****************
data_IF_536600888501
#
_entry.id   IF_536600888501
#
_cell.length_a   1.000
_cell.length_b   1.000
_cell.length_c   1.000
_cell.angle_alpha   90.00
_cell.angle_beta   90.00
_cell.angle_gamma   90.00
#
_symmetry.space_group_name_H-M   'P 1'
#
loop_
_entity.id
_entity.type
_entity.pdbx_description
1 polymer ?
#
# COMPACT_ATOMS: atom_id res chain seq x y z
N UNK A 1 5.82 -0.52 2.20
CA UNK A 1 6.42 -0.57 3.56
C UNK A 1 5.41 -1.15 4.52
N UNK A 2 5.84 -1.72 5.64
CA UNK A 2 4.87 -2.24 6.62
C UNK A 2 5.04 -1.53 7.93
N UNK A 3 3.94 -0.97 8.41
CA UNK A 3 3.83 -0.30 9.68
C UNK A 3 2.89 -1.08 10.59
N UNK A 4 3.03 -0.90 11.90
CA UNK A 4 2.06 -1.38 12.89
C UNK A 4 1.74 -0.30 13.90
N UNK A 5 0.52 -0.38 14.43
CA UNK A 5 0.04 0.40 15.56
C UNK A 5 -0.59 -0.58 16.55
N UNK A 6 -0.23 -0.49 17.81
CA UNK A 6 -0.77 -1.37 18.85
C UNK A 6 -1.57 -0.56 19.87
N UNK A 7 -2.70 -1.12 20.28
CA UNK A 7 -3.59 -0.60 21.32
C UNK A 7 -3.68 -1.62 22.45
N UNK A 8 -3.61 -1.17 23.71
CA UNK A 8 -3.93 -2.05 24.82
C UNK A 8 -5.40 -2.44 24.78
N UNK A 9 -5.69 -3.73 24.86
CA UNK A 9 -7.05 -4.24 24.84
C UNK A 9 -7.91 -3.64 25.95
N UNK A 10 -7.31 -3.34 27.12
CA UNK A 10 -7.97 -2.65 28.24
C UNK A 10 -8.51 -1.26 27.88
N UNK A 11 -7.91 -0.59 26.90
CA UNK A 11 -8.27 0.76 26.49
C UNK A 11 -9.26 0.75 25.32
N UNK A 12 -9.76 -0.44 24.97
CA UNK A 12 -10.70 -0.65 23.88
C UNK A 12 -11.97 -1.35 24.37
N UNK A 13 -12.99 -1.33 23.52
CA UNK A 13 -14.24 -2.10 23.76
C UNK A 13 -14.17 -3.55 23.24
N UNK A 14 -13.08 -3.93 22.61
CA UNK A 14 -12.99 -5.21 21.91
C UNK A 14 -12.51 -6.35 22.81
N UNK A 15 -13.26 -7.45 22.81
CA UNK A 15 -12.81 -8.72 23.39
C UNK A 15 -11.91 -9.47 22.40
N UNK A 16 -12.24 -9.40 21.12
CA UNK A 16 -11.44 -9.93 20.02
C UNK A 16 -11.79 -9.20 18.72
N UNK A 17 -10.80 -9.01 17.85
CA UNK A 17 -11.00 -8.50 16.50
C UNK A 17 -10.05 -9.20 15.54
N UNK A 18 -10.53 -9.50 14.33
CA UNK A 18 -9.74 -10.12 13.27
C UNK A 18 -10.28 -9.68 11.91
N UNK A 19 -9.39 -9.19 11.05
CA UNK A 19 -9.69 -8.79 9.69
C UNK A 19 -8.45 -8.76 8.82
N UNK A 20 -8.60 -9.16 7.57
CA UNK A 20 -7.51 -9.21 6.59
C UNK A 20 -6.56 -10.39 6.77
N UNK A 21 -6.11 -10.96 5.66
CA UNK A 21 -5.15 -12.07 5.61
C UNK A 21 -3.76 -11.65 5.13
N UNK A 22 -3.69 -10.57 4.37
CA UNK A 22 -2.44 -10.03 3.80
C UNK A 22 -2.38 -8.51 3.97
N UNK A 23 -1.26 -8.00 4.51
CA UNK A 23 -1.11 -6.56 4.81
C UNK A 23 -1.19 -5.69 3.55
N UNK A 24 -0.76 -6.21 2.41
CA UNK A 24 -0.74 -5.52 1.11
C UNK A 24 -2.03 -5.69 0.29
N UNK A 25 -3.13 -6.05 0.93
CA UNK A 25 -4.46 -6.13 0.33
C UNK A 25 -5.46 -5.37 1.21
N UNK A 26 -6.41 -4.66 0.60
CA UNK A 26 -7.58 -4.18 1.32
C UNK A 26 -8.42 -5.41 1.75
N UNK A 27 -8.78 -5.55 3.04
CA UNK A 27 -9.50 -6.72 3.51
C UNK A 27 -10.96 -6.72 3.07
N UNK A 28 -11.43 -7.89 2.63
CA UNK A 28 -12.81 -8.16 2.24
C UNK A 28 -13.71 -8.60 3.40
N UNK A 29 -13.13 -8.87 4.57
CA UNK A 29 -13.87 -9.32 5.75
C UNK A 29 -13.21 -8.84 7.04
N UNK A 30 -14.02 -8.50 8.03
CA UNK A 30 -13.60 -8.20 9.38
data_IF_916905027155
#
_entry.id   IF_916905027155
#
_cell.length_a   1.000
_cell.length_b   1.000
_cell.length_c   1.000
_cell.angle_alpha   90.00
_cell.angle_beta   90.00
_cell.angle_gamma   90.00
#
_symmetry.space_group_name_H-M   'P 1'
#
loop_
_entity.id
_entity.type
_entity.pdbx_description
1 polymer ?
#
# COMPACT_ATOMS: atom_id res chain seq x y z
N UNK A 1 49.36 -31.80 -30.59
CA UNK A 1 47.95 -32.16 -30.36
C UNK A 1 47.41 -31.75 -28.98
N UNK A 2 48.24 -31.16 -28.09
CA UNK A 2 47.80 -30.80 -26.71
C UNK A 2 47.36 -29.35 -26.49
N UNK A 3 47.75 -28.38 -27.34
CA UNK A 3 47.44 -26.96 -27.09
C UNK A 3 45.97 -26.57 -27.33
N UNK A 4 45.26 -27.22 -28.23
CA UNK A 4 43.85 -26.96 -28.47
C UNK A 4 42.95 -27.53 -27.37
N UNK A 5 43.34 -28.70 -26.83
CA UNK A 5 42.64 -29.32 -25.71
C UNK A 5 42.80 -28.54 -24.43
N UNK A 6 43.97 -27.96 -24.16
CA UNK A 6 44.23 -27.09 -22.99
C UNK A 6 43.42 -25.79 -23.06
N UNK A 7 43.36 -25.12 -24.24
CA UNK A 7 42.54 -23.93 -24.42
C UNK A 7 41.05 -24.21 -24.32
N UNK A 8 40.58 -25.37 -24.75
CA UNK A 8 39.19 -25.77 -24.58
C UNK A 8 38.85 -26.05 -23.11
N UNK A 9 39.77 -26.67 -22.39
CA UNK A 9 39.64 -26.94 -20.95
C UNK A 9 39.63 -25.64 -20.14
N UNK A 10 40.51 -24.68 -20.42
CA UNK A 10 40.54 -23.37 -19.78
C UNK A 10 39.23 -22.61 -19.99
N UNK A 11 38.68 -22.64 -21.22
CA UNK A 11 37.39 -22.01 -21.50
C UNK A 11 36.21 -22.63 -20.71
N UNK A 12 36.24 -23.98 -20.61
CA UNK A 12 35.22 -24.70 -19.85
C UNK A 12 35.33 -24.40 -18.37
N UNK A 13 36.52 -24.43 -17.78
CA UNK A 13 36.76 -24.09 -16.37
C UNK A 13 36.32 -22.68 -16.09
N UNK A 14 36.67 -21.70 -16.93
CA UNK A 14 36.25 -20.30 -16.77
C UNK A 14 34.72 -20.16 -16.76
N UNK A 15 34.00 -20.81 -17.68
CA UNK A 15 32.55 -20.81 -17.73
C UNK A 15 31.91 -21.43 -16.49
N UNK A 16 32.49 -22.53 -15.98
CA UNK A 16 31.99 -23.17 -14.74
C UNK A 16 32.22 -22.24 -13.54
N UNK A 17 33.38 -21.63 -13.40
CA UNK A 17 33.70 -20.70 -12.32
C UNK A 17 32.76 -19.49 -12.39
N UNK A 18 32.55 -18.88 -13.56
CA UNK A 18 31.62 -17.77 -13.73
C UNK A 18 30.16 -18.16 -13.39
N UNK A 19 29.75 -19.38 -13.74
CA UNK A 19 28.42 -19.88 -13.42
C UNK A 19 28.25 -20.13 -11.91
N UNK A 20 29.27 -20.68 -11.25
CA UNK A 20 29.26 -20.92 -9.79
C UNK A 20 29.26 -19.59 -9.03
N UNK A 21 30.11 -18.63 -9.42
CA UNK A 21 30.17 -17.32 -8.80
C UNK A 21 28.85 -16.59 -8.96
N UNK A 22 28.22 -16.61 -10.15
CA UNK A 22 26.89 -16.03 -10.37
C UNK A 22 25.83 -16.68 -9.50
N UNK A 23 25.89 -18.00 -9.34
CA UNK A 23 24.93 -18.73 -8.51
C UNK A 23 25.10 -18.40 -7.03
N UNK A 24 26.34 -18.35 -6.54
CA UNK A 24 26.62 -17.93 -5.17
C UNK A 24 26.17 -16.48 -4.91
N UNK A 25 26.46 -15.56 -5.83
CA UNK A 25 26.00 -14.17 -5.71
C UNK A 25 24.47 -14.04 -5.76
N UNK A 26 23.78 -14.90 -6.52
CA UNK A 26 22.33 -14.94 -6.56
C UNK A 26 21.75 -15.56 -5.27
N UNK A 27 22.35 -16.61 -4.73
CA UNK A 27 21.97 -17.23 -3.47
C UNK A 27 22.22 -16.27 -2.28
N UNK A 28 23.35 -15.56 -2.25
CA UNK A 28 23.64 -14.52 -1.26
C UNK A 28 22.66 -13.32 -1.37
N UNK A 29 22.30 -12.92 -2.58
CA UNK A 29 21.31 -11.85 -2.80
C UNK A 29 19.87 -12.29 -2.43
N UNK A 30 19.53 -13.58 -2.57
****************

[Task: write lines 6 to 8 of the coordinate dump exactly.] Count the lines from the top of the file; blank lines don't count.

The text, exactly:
_cell.length_b   1.000
_cell.length_c   1.000
_cell.angle_alpha   90.00